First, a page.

• With MRI, hypointense signal on T2 images is generally caused by a lesion containing calcification, hemosiderin, or fibrous tissue. Radiography is helpful in differentiating mineralized versus nonmineralized tissue.

  • The classic presentation of a diffuse type of TSGCT is an infiltrative soft-tissue mass with T2-hypointense signal, most commonly as a monoarticular process involving the knee joint.

  • Primary synovial chondromatosis is nonmineralized in one-third of cases. In the remaining cases, the diagnosis can generally be made when innumerable mineralized bodies of similar size and shape are observed in a joint with preserved articular cartilage.

Suggested Readings

  • 381 Boutin RD, Bindra J, Canter RJ. Imaging soft tissue tumors. In: Chapman MW, James MA, eds. Chapman’s Comprehensive Orthopaedic Surgery. 4th ed. New Delhi: Jaypee; 2019

Case 96

Fig. 96.1 Axial T1-weighted image (a) of the axillary region shows a soft-tissue mass at presentation that contains collagenous bands of low-signal intensity and has a radiating linear hypointense strand (“tail sign” or “band sign”) posteriorly. During medical treatment only, the mass becomes progressively smaller and diffusely hypointense on corresponding follow-up T1 images at 6 months (b), 12 months (c), and 18 months (d).

Clinical History

A 31-year-old patient with negative radiographs and an a traumatic, firm axillary mass. The patient presents with serial MRI examinations for tumor surveillance while on systemic treatment that includes nonsteroidal anti-inflammatory drugs (NSAIDs) and tyrosine kinase inhibitors (sorafenib) (Fig. 96‑1).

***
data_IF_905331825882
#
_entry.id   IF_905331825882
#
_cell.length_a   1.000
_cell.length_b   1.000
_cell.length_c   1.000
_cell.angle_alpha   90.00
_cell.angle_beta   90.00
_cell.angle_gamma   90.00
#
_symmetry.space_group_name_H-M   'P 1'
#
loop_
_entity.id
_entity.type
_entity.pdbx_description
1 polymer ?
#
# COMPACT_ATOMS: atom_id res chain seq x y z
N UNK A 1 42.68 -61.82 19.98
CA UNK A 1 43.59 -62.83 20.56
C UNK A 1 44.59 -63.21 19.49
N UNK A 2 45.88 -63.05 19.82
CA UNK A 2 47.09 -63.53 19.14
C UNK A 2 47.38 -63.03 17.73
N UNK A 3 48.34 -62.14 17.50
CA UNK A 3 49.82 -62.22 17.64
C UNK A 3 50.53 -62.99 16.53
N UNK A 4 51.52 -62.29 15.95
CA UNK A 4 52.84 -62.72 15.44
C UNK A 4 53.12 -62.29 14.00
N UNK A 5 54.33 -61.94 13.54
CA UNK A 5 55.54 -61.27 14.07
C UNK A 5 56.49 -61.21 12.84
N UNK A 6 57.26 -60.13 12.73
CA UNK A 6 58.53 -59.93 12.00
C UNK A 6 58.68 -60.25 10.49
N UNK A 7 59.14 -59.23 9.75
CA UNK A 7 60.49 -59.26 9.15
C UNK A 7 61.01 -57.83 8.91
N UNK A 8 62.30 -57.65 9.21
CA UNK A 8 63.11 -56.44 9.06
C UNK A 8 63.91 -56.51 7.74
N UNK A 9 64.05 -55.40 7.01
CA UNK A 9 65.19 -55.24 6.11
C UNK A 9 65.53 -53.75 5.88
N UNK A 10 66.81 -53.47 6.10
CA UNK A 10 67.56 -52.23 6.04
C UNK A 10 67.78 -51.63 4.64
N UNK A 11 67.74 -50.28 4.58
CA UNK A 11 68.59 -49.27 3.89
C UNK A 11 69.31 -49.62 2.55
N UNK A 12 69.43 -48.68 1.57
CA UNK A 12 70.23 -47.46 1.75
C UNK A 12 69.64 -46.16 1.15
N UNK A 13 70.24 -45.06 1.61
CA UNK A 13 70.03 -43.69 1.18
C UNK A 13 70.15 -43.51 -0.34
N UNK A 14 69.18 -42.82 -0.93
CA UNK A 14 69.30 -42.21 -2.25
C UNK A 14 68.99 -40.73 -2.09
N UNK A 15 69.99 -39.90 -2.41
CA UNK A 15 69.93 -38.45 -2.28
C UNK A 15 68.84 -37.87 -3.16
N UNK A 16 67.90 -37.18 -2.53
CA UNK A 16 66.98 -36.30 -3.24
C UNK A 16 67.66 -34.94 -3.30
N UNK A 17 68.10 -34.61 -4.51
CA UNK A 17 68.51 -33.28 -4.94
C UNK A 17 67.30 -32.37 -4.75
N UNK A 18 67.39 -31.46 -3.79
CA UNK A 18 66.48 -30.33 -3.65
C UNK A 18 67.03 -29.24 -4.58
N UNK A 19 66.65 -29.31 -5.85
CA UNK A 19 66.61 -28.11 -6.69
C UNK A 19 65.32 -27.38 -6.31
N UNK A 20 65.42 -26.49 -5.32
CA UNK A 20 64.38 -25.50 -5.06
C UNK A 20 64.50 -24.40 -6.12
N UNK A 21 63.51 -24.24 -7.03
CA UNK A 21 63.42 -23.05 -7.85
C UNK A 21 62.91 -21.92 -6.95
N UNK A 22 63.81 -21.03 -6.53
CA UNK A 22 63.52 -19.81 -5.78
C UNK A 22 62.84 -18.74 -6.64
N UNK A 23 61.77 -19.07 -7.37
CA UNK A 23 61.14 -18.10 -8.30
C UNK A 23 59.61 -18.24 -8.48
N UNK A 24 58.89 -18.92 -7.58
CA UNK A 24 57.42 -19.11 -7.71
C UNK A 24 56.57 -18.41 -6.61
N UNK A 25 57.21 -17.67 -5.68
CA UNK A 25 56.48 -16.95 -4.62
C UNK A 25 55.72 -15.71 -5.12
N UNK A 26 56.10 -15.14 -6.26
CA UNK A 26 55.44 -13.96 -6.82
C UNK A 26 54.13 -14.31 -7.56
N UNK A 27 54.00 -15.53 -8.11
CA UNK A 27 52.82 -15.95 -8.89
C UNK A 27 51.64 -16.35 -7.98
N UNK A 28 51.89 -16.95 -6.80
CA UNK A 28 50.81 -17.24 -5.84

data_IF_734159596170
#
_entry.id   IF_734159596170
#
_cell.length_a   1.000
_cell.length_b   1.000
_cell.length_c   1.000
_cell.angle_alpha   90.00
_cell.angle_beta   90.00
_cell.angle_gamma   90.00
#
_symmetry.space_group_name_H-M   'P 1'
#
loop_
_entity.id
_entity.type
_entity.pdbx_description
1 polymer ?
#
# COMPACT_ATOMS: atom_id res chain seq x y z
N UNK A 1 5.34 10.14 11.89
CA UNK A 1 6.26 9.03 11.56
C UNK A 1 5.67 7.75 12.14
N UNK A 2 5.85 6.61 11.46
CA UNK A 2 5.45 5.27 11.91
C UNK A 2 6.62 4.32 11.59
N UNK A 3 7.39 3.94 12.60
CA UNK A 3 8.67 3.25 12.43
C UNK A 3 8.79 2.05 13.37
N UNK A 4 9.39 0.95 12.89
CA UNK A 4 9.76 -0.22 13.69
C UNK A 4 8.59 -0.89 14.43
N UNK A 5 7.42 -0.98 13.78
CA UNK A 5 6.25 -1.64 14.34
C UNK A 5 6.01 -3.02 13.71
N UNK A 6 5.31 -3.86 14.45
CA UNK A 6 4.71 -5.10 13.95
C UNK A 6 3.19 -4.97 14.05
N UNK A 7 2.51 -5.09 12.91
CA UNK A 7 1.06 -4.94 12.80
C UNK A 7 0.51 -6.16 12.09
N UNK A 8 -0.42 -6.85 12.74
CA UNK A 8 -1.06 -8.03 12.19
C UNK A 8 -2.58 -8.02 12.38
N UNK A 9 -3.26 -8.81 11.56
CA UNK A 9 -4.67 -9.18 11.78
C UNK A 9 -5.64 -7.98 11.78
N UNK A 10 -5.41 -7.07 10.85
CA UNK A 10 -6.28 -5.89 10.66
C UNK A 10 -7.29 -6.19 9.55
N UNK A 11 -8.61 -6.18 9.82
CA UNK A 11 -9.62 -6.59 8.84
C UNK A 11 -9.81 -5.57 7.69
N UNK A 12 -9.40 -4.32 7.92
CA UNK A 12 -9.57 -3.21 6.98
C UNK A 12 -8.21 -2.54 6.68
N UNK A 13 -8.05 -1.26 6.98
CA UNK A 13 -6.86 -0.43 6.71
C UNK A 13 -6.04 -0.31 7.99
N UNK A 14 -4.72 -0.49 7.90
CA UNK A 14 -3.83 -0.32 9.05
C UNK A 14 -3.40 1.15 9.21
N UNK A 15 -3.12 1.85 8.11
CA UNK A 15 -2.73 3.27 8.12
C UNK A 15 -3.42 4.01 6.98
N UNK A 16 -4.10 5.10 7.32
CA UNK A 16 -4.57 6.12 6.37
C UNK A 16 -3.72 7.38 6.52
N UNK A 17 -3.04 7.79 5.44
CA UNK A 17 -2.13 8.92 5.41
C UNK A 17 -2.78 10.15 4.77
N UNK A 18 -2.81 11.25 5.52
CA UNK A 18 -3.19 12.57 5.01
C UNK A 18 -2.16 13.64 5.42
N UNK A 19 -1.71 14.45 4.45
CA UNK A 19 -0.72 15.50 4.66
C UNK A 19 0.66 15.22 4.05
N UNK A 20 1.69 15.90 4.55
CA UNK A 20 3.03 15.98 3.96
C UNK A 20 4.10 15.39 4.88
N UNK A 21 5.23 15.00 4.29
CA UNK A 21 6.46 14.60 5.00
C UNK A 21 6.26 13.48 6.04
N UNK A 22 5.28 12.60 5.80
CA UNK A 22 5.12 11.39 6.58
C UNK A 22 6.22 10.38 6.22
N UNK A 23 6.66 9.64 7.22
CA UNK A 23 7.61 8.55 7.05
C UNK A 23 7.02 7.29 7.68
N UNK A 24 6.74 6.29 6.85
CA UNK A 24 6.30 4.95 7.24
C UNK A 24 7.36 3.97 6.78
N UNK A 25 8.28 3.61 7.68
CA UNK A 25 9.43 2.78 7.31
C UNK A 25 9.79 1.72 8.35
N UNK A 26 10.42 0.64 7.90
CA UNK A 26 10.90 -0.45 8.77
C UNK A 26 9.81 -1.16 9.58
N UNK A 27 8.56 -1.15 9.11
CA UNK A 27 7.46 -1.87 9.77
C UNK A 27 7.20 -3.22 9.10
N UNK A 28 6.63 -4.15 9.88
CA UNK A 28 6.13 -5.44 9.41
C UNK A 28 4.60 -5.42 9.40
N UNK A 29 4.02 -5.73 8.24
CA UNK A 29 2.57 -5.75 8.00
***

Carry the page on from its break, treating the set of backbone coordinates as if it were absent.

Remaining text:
Key Finding

Nonmineralized, soft-tissue mass with an infiltrative border (“tail sign”) that responds favorably to nonoperative treatment.

Top 3 Differential Diagnoses

  • Desmoid tumor: Desmoid-type fibromatosis is a locally aggressive mesenchymal neoplasm that produces fibrotic tissue and grows with infiltrative margins. Although these are considered intermediate-grade neoplasms and do not metastasize, they can cause significant morbidity because of their infiltrative growth and tendency to recur locally after surgery.

    On MRI, desmoid tumors typically contain areas of intermediate and low-T1 signal. As these lesions evolve and respond to treatment, signal intensity tends to progressively decrease on T2 and postcontrast images (reflecting changes from cellular neoplasm to collagenous scar). Favorable treatment response is also shown by progressive decrease in tumor volume over time. Characteristic band-like linear extension along a fascial plane (“tail sign”) at the tumor margin is seen in approximately 80% of cases. Intralesional necrosis is generally absent (unlike many sarcomas).